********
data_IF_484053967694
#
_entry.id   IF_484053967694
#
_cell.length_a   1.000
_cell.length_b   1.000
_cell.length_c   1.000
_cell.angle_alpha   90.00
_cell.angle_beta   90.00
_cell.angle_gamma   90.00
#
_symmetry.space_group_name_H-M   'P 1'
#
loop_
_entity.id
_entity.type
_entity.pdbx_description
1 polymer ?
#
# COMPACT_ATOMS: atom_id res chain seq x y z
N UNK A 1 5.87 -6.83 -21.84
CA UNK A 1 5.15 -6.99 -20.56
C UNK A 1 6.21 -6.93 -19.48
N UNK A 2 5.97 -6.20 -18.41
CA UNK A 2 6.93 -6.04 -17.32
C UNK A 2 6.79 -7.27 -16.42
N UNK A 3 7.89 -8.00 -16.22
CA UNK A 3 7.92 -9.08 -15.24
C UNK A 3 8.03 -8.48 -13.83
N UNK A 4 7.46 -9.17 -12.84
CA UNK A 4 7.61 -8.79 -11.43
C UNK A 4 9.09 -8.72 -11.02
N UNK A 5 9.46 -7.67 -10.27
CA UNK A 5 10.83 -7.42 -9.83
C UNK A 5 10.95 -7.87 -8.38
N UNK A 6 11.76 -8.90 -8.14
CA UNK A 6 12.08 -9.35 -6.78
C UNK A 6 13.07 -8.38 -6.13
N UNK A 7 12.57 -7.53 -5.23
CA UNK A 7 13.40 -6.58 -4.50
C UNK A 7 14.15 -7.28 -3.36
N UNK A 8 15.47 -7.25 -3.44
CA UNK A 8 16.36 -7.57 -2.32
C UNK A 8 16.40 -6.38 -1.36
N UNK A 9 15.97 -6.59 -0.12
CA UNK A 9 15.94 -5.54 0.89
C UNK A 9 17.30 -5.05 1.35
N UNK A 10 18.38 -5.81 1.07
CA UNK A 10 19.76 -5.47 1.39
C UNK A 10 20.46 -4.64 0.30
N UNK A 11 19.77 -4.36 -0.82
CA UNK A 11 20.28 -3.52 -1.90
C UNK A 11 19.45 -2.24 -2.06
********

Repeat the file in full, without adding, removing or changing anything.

data_IF_484053967694
#
_entry.id   IF_484053967694
#
_cell.length_a   1.000
_cell.length_b   1.000
_cell.length_c   1.000
_cell.angle_alpha   90.00
_cell.angle_beta   90.00
_cell.angle_gamma   90.00
#
_symmetry.space_group_name_H-M   'P 1'
#
loop_
_entity.id
_entity.type
_entity.pdbx_description
1 polymer ?
#
# COMPACT_ATOMS: atom_id res chain seq x y z
N UNK A 1 5.87 -6.83 -21.84
CA UNK A 1 5.15 -6.99 -20.56
C UNK A 1 6.21 -6.93 -19.48
N UNK A 2 5.97 -6.20 -18.41
CA UNK A 2 6.93 -6.04 -17.32
C UNK A 2 6.79 -7.27 -16.42
N UNK A 3 7.89 -8.00 -16.22
CA UNK A 3 7.92 -9.08 -15.24
C UNK A 3 8.03 -8.48 -13.83
N UNK A 4 7.46 -9.17 -12.84
CA UNK A 4 7.61 -8.79 -11.43
C UNK A 4 9.09 -8.72 -11.02
N UNK A 5 9.46 -7.67 -10.27
CA UNK A 5 10.83 -7.42 -9.83
C UNK A 5 10.95 -7.87 -8.38
N UNK A 6 11.76 -8.90 -8.14
CA UNK A 6 12.08 -9.35 -6.78
C UNK A 6 13.07 -8.38 -6.13
N UNK A 7 12.57 -7.53 -5.23
CA UNK A 7 13.40 -6.58 -4.50
C UNK A 7 14.15 -7.28 -3.36
N UNK A 8 15.47 -7.25 -3.44
CA UNK A 8 16.36 -7.57 -2.32
C UNK A 8 16.40 -6.38 -1.36
N UNK A 9 15.97 -6.59 -0.12
CA UNK A 9 15.94 -5.54 0.89
C UNK A 9 17.30 -5.05 1.35
N UNK A 10 18.38 -5.81 1.07
CA UNK A 10 19.76 -5.47 1.39
C UNK A 10 20.46 -4.64 0.30
N UNK A 11 19.77 -4.36 -0.82
CA UNK A 11 20.28 -3.52 -1.90
C UNK A 11 19.45 -2.24 -2.06